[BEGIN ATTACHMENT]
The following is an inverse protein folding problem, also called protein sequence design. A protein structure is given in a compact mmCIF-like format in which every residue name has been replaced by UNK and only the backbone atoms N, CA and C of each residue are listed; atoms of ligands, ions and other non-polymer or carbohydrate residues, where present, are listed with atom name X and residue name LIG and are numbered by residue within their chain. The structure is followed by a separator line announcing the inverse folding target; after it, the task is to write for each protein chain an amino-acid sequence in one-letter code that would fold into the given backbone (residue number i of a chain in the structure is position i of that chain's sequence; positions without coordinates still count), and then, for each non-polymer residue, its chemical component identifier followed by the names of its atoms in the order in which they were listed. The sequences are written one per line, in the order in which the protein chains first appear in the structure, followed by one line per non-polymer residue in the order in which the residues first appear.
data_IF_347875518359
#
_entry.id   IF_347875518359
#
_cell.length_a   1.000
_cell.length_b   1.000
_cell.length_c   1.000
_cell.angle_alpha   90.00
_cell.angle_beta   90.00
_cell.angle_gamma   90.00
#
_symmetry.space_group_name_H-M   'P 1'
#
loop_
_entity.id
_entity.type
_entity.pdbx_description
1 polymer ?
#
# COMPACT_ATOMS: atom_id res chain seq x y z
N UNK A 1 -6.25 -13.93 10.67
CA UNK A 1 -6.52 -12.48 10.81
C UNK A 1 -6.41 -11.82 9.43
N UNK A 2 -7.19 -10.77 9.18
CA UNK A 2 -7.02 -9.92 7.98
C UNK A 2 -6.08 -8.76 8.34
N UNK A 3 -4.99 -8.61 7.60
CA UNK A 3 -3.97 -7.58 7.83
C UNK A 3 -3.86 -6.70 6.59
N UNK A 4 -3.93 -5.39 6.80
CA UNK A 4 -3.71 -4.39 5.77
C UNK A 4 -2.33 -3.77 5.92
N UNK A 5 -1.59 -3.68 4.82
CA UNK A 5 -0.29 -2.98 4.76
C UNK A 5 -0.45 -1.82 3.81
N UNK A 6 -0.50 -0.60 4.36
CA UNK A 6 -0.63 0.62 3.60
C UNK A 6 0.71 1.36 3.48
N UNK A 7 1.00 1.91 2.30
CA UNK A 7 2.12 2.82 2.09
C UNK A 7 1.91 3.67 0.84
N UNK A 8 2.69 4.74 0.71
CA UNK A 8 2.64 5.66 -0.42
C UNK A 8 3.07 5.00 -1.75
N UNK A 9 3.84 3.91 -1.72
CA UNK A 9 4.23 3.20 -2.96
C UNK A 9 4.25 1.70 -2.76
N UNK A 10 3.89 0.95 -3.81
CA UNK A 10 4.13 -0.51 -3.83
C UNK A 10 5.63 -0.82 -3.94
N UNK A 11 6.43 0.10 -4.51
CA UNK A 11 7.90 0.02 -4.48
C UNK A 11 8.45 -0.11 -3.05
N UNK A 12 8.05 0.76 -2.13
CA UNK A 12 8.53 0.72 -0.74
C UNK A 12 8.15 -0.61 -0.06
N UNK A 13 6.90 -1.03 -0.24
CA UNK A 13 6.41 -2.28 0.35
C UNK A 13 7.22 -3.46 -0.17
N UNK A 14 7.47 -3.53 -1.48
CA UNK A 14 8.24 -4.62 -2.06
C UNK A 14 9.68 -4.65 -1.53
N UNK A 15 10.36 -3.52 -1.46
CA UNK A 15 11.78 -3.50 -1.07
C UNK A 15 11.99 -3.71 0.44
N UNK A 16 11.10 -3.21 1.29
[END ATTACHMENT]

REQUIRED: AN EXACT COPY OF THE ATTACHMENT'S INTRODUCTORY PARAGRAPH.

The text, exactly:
The following is an inverse protein folding problem, also called protein sequence design. A protein structure is given in a compact mmCIF-like format in which every residue name has been replaced by UNK and only the backbone atoms N, CA and C of each residue are listed; atoms of ligands, ions and other non-polymer or carbohydrate residues, where present, are listed with atom name X and residue name LIG and are numbered by residue within their chain. The structure is followed by a separator line announcing the inverse folding target; after it, the task is to write for each protein chain an amino-acid sequence in one-letter code that would fold into the given backbone (residue number i of a chain in the structure is position i of that chain's sequence; positions without coordinates still count), and then, for each non-polymer residue, its chemical component identifier followed by the names of its atoms in the order in which they were listed. The sequences are written one per line, in the order in which the protein chains first appear in the structure, followed by one line per non-polymer residue in the order in which the residues first appear.